88. Memorandum From the Acting Director of the Office of Inter-American Regional Political Affairs (Dreier) to the Deputy Assistant Secretary of State for Inter-American Affairs (Snow)1


  • Possible Resort to OAS re Prisoners Held by Cuban Insurrectionists

If our present efforts to negotiate the release of the remaining U.S. prisoners held by the Castro forces in Cuba fail, there will of course be considerable pressure for outright U.S. intervention in the Cuban picture to liberate these hostages. Before considering any such step, I believe we should put the matter up to the OAS in some form so that we at least demonstrate our desire to call in the organized inter-American community before taking the law into our own hands.

The Council of the OAS does not have authority to deal with any such situation. Nor would it be possible, in my opinion, for us to invoke the Rio Treaty since in order to do so we must demonstrate that the political independence or territorial integrity of the United States is threatened by an act susceptible of disturbing the peace of America—a condition which cannot be said to exist. Review of the whole OAS structure indicates to me only one possibility of calling upon that organization; namely, the Inter-American Peace Committee (IAPC). The IAPC is governed by a statute approved by the Council of the OAS in May 1956,2 which supplants previous statutes going back as far as 1940. Under the present statute, the competence of the IAPC is described as follows:

  • Article 1. The Inter-American Peace Committee shall keep constant vigilance, within the scope of its authority, to ensure that states between which any dispute or controversy exists will solve it as quickly as possible, to which end it shall suggest measures and steps conducive to a settlement, and it shall at all times respect the methods or procedures agreed upon by the Parties.
  • Article 2. Any state directly concerned in a dispute or controversy with another American state may request the Committee to take action, but the Committee, once the provisions of Articles 15 and 16 of these Statutes have been complied with, shall take up the case only with the prior consent of the Parties and when no other procedure for its pacific settlement is in progress.

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The two major conditions that must be met to enable the IAPC to deal with a problem are that there must be a controversy or dispute between the two governments and that both governments must agree to have the Committee intervene therein. It would, therefore, be necessary to obtain the agreement of the Cuban Government to bring a “dispute” to the Committee and ask the Committee’s suggestions as to how this problem might be resolved. The Committee could then recommend that the two governments designate one or more emissaries to Castro in order to request the liberation of these prisoners in the interest of preventing the development of a serious dispute involving two American governments. It could be emphasized that the United States was bringing this matter up in this way because of its desire to avoid any unilateral intervention in the internal situation of Cuba. It would have to be emphasized to the Committee that the matter being brought to their consideration was entirely the matter of the release of U.S. citizens held by Cuban forces, and did not in any way involve the Committee in the civil conflict between the Cuban Government and insurrectionists.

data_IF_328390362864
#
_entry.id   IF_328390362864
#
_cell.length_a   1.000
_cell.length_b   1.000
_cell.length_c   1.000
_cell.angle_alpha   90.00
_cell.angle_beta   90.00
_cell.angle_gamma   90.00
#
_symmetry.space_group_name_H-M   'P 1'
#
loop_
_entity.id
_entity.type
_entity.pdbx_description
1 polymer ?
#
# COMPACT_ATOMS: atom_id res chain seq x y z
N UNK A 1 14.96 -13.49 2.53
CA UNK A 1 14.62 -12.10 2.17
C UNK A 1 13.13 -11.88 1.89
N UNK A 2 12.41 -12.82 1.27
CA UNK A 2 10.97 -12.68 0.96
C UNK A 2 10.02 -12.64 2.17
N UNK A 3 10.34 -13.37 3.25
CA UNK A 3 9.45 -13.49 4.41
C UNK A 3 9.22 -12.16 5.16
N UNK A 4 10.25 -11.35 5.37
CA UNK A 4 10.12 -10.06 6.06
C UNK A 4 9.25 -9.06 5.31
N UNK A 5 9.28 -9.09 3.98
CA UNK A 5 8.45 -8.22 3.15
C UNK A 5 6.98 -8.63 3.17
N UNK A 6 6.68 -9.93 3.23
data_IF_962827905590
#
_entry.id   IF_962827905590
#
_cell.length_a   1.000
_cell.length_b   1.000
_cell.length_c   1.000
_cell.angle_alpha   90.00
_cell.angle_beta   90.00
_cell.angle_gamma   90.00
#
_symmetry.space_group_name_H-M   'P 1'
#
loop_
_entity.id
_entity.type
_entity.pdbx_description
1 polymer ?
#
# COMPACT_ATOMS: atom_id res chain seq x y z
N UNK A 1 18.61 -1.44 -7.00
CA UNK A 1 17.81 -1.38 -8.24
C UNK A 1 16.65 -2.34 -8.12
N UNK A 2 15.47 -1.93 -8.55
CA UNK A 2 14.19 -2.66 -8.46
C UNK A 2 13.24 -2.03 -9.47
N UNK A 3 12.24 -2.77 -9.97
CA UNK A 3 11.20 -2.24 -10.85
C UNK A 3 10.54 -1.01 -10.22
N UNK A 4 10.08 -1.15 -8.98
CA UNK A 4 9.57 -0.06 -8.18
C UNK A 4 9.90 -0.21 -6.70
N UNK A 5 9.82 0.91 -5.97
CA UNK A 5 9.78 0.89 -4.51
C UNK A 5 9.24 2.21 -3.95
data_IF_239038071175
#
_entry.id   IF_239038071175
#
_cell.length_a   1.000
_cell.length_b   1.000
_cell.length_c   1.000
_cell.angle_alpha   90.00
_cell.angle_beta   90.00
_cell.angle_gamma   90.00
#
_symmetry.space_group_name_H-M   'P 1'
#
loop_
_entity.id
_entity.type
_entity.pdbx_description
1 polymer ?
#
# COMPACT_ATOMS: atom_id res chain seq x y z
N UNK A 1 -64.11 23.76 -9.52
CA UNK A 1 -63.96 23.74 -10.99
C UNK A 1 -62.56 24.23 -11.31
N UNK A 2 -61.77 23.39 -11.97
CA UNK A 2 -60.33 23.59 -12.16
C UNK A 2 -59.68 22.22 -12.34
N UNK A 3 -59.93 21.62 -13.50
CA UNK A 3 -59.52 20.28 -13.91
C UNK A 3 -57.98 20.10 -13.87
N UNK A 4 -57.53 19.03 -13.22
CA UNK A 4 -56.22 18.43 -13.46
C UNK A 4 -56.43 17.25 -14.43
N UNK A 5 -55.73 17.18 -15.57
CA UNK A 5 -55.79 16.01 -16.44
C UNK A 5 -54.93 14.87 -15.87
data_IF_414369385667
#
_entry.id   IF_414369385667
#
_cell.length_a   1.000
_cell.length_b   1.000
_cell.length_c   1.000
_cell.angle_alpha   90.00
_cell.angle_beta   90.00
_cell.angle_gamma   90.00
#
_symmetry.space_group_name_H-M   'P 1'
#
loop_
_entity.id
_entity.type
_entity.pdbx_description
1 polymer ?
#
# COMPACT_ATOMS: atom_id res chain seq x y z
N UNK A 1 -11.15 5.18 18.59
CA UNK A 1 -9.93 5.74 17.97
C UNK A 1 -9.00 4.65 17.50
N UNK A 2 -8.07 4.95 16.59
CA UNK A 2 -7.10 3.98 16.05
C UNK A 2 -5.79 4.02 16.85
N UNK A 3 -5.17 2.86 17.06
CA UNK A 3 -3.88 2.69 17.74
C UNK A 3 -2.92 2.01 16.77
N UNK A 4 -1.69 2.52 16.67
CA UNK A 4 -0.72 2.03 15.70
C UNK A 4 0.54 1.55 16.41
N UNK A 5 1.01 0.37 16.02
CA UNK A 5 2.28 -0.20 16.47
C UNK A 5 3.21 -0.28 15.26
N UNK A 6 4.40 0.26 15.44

If a delegation of the IAPC went to Cuba and appealed directly to Castro, it would be widely recognized as a step involving the prestige and moral force of the OAS. If it succeeded, all well and good. If not, it would at least have demonstrated the U.S. desire to work through the OAS and would place Castro in a very unfavorable light before the Latin American countries.

While there are several problems connected with this idea which would have to be explored carefully in detail, I believe they could be overcome. One difficulty is meeting the requirement that there should be a “dispute” or “controversy” between the United States and Cuba. Perhaps the greatest difficulty would be to get the Cuban Government to agree to this procedure which would imply public admission of their inability to control events in their own country. In any event, no step towards bringing the matter before the IAPC should be taken until a pretty thorough understanding had been reached through diplomatic consultations as to how it would work out.

The first step would be to consult informally and discreetly with members of the Committee which I should be glad to do whenever you and Mr. Rubottom think the time is right.

  1. Source: Department of State, Central Files, 737.00/7–958. Confidential. Drafted and initialed by Dreier. Also sent to Marjorie Whiteman.
  2. For text, see American Foreign Policy: Current Documents, 1956, pp. 323–326.